All it takes is 3 chords and a dream!

Monday, October 5, 2009

Review: The Echelons - Don't Kiss Her Face

The Echelons - Don't Kiss Her Face
2008, Da Kline Music

The family band is something that died out with the sunset of the 1970's. Bands like The Osmonds, The Jacksons/Jackson 5 and the Cowsills dominated the pop charts in the early 1970's with gooey pop confections. More recent family acts such as Hanson have had some success, but not to the level of the 1970's trio above. The Echelons look to bring the family band back in a big way. Guitarist Ben Petrella (known as Dad to the rest of the group) played guitar for The Drive-Ins and bass for King Neptune & Wally World previously. Jessica Petrella (keys, vox) is all of 19 years old, while guitarist Louis Petrella clocks in at 12 years and growing. The band is rounded out by neighbors Brian "Binger" Santo (bass) and Brandon Grande (drums). Songwriting duties are shared, with 21-year old Sarah Petrella, who's not in the band, contributing material she wrote with Don Goodman (Alabama, Reba McEntire, Blake Shelton). The Echelons' debut album, Don't Kiss Her Face, has the pop sensibility of earlier family bands, but adds a modern edge that is a mark of their youthful exuberance.

Don't Kiss Her Face is what it is. Some of the songs sound a bit young, which is befitting the respective ages of The Echelons. That means there will be some moments along the way where the lyrics are a bit awkward, but musically The Echelons put on a top-notch performance on Don't Kiss Her Face. The entire band has occasional disagreements on key in the vocal line, but the deviations aren't horrible and serve to foster a Lo-Fi feel to the album that the production values also support. Don't Kiss Her Face opens with Remember Me, a sophomoric yet touching song of love, desire and loss. I'll Have To Go looks at relationships from another side; realizing that things aren't working and having to cut your losses. Don't Kiss Her Face is the star of the album, a funny diatribe about women who wear too much makeup. This has seriously licensing potential and even breakout Pop radio potential.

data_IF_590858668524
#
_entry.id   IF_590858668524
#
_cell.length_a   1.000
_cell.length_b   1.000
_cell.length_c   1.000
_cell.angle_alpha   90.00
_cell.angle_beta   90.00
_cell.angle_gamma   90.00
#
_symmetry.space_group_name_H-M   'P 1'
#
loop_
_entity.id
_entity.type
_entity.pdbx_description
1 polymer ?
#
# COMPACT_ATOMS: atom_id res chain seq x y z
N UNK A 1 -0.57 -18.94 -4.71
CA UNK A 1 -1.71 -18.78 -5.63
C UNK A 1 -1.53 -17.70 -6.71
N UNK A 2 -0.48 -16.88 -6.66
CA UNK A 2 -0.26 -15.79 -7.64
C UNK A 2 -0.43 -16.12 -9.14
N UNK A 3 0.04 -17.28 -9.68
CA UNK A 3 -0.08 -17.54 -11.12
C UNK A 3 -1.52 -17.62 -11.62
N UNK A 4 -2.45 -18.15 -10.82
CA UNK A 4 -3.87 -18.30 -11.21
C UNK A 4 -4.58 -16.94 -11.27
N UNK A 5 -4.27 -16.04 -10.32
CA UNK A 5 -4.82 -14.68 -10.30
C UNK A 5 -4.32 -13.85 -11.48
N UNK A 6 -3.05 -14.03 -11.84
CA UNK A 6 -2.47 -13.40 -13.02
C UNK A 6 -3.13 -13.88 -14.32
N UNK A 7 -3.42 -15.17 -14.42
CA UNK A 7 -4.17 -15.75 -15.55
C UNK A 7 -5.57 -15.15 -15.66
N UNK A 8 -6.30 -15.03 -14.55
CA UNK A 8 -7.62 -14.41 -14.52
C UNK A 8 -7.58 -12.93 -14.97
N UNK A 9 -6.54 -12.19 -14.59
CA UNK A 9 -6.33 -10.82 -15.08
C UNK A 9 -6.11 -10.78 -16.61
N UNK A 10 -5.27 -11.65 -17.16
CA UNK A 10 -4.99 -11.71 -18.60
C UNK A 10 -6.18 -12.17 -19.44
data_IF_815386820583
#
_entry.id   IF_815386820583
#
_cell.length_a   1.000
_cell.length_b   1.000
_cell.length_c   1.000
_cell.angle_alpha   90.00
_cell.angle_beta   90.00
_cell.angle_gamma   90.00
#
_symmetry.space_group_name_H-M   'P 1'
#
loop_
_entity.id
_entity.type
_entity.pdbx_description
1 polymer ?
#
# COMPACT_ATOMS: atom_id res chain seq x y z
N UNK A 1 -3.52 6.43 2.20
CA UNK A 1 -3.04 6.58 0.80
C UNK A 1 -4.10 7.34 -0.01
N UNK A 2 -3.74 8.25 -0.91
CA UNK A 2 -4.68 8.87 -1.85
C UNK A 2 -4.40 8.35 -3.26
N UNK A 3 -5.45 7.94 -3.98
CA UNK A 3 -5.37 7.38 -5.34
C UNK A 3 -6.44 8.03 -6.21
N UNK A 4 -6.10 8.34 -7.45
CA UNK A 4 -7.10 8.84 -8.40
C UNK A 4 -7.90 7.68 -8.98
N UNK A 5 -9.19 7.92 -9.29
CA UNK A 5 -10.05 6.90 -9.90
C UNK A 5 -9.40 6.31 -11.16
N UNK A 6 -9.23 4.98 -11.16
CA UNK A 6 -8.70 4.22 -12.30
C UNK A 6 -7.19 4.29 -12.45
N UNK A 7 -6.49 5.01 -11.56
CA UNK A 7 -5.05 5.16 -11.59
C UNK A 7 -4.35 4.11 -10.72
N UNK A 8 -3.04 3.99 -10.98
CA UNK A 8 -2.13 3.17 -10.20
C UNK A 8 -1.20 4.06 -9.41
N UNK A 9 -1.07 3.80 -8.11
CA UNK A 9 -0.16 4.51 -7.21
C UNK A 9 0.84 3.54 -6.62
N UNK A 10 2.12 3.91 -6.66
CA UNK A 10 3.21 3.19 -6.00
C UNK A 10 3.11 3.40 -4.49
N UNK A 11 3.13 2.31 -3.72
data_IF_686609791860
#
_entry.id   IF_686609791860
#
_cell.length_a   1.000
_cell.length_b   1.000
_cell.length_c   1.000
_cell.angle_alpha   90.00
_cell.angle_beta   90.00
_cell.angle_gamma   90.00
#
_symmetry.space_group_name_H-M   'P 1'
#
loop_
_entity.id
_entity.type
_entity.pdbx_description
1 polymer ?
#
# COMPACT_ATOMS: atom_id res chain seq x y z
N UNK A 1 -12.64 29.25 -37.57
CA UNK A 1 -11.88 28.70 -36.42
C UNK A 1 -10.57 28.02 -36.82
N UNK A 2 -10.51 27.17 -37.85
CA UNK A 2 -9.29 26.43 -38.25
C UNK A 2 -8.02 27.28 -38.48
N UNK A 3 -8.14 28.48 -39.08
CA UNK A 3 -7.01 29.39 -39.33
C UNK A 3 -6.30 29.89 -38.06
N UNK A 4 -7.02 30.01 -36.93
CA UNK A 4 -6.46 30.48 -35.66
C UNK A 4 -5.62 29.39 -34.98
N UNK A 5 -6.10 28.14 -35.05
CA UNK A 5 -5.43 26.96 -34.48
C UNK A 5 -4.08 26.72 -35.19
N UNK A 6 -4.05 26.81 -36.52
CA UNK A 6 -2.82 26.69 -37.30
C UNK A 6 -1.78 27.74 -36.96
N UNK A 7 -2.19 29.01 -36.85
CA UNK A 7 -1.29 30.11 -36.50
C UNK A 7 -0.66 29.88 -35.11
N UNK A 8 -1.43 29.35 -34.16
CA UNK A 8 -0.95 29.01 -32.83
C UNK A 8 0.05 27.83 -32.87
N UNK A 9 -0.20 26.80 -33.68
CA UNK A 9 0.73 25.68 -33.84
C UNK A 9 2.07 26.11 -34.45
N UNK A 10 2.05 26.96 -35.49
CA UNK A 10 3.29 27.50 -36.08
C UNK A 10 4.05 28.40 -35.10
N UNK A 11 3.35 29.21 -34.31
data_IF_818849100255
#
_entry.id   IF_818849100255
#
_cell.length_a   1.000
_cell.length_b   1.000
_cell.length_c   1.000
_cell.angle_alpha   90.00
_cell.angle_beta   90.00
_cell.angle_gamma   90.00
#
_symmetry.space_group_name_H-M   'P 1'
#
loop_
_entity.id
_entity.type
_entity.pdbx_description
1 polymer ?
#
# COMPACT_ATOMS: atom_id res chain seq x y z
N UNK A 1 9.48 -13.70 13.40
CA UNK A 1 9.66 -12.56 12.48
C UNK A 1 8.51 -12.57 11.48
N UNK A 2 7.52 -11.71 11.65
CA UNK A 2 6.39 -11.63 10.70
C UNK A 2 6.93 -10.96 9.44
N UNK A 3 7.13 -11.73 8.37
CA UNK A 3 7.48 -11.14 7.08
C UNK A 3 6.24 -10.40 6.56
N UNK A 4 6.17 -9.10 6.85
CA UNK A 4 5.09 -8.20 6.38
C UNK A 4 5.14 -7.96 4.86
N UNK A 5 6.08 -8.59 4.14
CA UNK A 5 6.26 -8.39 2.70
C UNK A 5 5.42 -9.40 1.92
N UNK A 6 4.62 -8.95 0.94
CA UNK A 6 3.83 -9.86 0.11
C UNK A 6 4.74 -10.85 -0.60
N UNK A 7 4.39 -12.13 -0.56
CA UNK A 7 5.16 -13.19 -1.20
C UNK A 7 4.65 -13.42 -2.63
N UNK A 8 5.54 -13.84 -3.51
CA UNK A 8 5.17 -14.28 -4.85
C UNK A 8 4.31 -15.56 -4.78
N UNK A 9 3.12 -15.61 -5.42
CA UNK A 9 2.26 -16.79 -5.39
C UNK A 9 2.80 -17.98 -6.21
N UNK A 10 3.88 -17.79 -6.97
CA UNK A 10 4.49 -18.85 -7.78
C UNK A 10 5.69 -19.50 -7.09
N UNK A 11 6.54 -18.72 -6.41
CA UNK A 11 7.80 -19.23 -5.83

World Of Her Own is a bit on the average side, but the guitar work is splendid. Another favorite track is Dressed In White, which might be tagged with a "Geek Punktronica" label. The song is very entertaining, both lyrically and sonically. Ben Petrella takes lead vocals on Life Ain't No Day On The Beach, sounding a bit like David Byrne singing a Reggae/Rock tune. This is probably a killer tune when done live. The Echelons close out with My Best Friend, a broken heart song that's young but poignant.

The Echelons might be young but I suggest you take them seriously. There are a few songs here that just don't work, but when everything clicks, The Echelons are highly entertaining. Don't Kiss Her Face is the sort of album you'll be trying to hunt down five years from now when they hit the big time, and probably paying big money for on eBay. The mix of humor and intelligence bodes well for the growth of the band as songwriters, and musically they are already all they need to be. Make time, and room for The Echelons. They're not going away.

Rating: 4 Stars (Out of 5)

You can learn more about The Echelons at You can purchase Don’t Kiss Her Face as either a CD or download through

No comments: